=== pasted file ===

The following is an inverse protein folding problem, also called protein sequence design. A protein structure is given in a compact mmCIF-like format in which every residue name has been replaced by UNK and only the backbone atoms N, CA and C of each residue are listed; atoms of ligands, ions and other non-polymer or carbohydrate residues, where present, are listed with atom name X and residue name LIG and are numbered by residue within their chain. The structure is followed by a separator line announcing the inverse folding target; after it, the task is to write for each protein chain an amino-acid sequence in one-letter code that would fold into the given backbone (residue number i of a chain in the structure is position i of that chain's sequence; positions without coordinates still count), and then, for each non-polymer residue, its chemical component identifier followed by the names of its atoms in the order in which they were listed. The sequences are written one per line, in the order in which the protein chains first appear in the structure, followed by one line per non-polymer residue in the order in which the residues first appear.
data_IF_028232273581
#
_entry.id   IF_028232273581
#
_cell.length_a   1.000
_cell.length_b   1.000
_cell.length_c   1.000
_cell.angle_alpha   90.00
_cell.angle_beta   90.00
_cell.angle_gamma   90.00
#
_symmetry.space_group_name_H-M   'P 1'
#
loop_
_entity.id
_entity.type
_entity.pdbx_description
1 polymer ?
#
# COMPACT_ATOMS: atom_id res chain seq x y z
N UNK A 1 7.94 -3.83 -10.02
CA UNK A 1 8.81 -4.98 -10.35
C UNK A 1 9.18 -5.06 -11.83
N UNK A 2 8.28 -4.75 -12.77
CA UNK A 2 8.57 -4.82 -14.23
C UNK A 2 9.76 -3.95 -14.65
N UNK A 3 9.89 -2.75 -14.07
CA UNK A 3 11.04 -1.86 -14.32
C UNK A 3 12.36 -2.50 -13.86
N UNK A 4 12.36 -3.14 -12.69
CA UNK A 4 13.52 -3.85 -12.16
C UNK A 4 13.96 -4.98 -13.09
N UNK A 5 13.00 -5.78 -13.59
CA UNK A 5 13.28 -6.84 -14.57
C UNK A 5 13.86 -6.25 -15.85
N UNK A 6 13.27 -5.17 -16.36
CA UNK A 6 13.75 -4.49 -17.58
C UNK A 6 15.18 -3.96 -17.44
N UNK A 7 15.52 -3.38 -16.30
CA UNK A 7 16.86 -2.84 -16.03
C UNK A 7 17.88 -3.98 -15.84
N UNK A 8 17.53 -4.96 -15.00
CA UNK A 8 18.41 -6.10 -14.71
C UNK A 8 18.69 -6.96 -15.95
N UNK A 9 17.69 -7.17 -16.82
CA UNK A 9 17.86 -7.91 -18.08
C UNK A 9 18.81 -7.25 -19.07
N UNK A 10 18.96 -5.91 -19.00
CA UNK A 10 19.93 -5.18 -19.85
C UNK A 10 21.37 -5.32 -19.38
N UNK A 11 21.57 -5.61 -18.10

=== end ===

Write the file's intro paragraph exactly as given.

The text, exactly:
The following is an inverse protein folding problem, also called protein sequence design. A protein structure is given in a compact mmCIF-like format in which every residue name has been replaced by UNK and only the backbone atoms N, CA and C of each residue are listed; atoms of ligands, ions and other non-polymer or carbohydrate residues, where present, are listed with atom name X and residue name LIG and are numbered by residue within their chain. The structure is followed by a separator line announcing the inverse folding target; after it, the task is to write for each protein chain an amino-acid sequence in one-letter code that would fold into the given backbone (residue number i of a chain in the structure is position i of that chain's sequence; positions without coordinates still count), and then, for each non-polymer residue, its chemical component identifier followed by the names of its atoms in the order in which they were listed. The sequences are written one per line, in the order in which the protein chains first appear in the structure, followed by one line per non-polymer residue in the order in which the residues first appear.